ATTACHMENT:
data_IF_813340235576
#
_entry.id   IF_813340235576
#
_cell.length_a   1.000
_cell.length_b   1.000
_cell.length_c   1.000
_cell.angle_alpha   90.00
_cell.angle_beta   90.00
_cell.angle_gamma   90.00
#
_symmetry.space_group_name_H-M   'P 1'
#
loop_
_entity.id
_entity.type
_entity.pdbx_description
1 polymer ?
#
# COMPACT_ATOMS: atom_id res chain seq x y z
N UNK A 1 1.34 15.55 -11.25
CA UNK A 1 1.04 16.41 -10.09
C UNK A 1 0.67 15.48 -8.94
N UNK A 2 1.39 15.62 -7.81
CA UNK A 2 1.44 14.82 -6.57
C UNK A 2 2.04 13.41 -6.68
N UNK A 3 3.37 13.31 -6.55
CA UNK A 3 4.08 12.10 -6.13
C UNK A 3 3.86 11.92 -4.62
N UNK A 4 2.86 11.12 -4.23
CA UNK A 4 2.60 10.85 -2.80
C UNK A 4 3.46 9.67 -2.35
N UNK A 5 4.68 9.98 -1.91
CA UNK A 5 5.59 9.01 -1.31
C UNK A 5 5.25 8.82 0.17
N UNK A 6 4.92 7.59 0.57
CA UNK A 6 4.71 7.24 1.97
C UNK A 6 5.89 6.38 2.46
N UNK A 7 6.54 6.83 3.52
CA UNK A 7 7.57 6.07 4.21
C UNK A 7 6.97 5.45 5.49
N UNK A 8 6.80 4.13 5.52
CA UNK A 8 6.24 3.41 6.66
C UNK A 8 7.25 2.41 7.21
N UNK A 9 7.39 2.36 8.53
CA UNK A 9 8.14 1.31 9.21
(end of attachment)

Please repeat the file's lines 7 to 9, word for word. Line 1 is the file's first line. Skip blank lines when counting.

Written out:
_cell.length_c   1.000
_cell.angle_alpha   90.00
_cell.angle_beta   90.00